A lot of social-science research is based on large surveys that span decades and are necessarily connected to earlier cultural models of behavior. It's one of the profession's limitations that should be considered in approaching the roles of human relationships in people's lives and their happiness. Simon's research, for example, is based on information from 1995. If anything, however, she thinks the negative aspects of parenting have only grown stronger during the past 15 years. Certainly, the shifts in family structure, marriage habits, and decisions to have children support her.

"In 1950, only 4 percent of all children were born outside of marriage," says Andrew Cherlin, a professor of sociology and public policy at Johns Hopkins University. "By 2007, in comparison, 39.7 percent of all children were born outside of marriage." And while education doesn't affect the stress level of parenting, it has a strong correlation with whether women decide to get married before having children.

Data collected roughly 10 years ago showed that 93 percent of women with a college degree were married when they gave birth. That percentage dropped to 71 percent of women with some college, 57 percent of women with a high school degree, and 39 percent of women who did not graduate from high school.

In the past, it might have been true that these figures simply reflected an epidemic of teen births, and the likelihood that many young women giving birth were not married. But whereas teens accounted for half of all non-married births in 1970, they represented only 30 percent of such births in 2000. And teen birth rates have continued to fall in recent years.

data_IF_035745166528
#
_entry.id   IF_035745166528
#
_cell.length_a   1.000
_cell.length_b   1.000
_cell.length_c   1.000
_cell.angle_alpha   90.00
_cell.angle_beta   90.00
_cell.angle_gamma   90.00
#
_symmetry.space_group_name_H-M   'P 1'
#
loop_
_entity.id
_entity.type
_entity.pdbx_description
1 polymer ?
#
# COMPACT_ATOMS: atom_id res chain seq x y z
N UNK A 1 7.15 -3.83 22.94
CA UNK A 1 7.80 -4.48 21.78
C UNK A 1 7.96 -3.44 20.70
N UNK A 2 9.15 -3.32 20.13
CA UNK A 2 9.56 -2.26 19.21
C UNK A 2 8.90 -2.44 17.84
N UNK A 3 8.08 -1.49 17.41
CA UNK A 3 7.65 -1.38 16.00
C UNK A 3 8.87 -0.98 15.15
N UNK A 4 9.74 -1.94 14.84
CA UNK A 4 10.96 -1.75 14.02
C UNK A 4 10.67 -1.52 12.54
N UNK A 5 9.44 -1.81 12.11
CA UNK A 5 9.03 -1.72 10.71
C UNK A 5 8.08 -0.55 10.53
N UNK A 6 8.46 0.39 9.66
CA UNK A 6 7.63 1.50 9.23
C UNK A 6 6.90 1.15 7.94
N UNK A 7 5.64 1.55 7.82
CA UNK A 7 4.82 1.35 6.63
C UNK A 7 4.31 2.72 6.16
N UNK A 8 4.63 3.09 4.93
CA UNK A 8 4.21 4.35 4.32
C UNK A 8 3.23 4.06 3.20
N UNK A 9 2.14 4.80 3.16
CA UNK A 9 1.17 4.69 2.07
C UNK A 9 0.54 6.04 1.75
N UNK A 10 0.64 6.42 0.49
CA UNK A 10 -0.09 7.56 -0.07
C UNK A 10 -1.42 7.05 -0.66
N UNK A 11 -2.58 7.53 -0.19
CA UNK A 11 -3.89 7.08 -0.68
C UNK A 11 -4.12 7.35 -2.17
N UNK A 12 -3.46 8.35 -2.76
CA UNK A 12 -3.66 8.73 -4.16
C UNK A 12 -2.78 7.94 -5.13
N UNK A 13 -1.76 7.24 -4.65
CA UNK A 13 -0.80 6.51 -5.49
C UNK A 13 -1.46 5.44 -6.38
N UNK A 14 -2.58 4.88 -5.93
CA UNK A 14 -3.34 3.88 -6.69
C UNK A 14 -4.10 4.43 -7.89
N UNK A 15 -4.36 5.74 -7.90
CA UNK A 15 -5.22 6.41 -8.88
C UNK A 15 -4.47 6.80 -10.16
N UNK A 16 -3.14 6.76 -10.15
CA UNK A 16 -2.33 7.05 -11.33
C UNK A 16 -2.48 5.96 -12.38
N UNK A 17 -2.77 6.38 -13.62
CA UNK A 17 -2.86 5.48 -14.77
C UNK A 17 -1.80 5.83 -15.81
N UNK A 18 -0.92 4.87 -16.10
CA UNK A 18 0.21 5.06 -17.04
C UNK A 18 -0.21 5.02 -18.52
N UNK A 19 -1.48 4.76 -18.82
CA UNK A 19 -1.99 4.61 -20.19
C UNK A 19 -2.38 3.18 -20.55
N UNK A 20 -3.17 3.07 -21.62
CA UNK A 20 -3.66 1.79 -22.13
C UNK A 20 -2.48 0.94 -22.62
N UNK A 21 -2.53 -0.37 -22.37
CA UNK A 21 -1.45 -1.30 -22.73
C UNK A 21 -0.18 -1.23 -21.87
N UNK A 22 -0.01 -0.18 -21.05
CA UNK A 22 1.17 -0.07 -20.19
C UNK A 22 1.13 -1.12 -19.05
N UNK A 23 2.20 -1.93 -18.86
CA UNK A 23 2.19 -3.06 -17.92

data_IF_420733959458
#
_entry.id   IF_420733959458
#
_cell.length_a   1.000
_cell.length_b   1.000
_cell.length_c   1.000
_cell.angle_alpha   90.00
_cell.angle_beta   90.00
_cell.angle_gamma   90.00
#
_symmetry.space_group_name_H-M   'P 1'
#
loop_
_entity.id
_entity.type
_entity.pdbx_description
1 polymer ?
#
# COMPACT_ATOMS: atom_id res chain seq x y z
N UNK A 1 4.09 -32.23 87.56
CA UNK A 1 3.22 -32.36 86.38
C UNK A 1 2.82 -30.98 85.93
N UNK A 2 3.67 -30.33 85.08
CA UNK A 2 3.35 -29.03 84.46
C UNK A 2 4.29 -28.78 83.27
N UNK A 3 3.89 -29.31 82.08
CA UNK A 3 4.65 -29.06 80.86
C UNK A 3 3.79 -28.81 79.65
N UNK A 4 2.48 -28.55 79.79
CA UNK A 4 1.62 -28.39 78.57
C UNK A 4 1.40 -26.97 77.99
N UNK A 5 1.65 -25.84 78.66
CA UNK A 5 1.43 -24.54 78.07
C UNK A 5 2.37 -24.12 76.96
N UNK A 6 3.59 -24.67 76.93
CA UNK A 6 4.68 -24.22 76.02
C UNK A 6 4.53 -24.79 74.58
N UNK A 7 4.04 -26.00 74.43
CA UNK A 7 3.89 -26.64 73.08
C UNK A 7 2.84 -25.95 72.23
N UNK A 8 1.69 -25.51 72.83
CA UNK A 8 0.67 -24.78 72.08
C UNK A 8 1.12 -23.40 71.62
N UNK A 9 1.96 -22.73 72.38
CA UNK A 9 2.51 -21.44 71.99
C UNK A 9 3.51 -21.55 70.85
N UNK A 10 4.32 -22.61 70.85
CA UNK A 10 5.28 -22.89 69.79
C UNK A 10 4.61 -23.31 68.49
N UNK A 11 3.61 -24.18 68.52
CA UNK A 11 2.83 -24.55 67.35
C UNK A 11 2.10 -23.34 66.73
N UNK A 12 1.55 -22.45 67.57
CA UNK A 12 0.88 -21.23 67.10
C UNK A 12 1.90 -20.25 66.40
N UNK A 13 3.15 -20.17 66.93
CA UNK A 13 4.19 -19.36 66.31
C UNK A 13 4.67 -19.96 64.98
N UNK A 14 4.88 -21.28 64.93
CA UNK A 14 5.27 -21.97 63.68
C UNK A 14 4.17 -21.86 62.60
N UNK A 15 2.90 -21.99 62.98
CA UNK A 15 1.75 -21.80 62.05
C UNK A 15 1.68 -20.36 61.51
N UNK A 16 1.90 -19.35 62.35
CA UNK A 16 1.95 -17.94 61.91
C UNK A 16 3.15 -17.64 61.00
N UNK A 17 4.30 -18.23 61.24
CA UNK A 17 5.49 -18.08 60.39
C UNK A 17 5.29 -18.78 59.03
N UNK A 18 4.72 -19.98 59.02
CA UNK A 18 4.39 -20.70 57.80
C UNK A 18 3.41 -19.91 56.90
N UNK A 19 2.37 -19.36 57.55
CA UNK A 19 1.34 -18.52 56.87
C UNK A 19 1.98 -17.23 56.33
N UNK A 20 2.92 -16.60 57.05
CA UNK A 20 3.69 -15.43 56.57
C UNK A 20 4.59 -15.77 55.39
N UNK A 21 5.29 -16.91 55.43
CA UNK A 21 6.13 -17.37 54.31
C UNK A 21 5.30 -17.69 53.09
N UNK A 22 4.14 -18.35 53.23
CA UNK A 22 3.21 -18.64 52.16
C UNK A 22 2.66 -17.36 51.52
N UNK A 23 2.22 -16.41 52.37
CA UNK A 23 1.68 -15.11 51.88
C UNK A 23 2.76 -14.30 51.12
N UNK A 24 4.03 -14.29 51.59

Cherlin thinks happiness is too narrowly defined as a major goal of life. "Having kids makes you less happy in terms of what you're doing today, yet it's deeply satisfying," he says. "If you ask parents with newborn kids how happy they are with they're marriage, they're less happy. But if you ask them how satisfied they are with their lives, they're deeply satisfied."

If changing family structures are making parenthood more stressful, they also are making life harder on kids. Children from poor, uneducated households where their parents are not married face huge stresses. Toss in high divorce rates for those households where the parents were married, and the toll on children is enormous.

"There is more instability in the American family than in any other country," Cherlin says. "I'm worried that that's bad for children's well-being, and it's not good for parent's well-being, either."